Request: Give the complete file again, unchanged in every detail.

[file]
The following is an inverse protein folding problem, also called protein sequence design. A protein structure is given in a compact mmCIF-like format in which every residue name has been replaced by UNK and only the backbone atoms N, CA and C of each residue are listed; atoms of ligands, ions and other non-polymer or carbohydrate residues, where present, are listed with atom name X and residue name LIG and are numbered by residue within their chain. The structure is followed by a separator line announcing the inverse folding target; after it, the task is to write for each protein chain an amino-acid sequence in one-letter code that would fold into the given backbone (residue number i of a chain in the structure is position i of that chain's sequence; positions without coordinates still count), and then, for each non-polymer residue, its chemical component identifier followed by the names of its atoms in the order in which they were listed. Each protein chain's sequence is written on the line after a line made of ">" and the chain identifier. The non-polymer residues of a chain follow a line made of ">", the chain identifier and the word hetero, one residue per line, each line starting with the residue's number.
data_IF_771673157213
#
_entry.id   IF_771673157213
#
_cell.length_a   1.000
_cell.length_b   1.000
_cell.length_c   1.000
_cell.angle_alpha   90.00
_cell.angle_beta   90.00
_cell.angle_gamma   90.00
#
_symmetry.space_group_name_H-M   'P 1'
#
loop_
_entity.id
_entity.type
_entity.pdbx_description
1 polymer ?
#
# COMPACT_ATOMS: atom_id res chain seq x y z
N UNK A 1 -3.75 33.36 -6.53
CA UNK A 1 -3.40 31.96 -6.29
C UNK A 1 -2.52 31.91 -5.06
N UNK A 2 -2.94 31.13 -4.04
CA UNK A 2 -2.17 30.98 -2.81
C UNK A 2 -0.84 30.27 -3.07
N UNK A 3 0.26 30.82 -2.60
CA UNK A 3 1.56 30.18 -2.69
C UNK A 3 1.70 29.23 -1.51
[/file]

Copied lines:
The following is an inverse protein folding problem, also called protein sequence design. A protein structure is given in a compact mmCIF-like format in which every residue name has been replaced by UNK and only the backbone atoms N, CA and C of each residue are listed; atoms of ligands, ions and other non-polymer or carbohydrate residues, where present, are listed with atom name X and residue name LIG and are numbered by residue within their chain. The structure is followed by a separator line announcing the inverse folding target; after it, the task is to write for each protein chain an amino-acid sequence in one-letter code that would fold into the given backbone (residue number i of a chain in the structure is position i of that chain's sequence; positions without coordinates still count), and then, for each non-polymer residue, its chemical component identifier followed by the names of its atoms in the order in which they were listed. Each protein chain's sequence is written on the line after a line made of ">" and the chain identifier. The non-polymer residues of a chain follow a line made of ">", the chain identifier and the word hetero, one residue per line, each line starting with the residue's number.
data_IF_771673157213
#
_entry.id   IF_771673157213
#
_cell.length_a   1.000
_cell.length_b   1.000
_cell.length_c   1.000
_cell.angle_alpha   90.00
_cell.angle_beta   90.00
_cell.angle_gamma   90.00
#
_symmetry.space_group_name_H-M   'P 1'
#
loop_
_entity.id
_entity.type
_entity.pdbx_description
1 polymer ?
#
# COMPACT_ATOMS: atom_id res chain seq x y z
N UNK A 1 -3.75 33.36 -6.53
CA UNK A 1 -3.40 31.96 -6.29
C UNK A 1 -2.52 31.91 -5.06
N UNK A 2 -2.94 31.13 -4.04
CA UNK A 2 -2.17 30.98 -2.81
C UNK A 2 -0.84 30.27 -3.07
N UNK A 3 0.26 30.82 -2.60
CA UNK A 3 1.56 30.18 -2.69
C UNK A 3 1.70 29.23 -1.51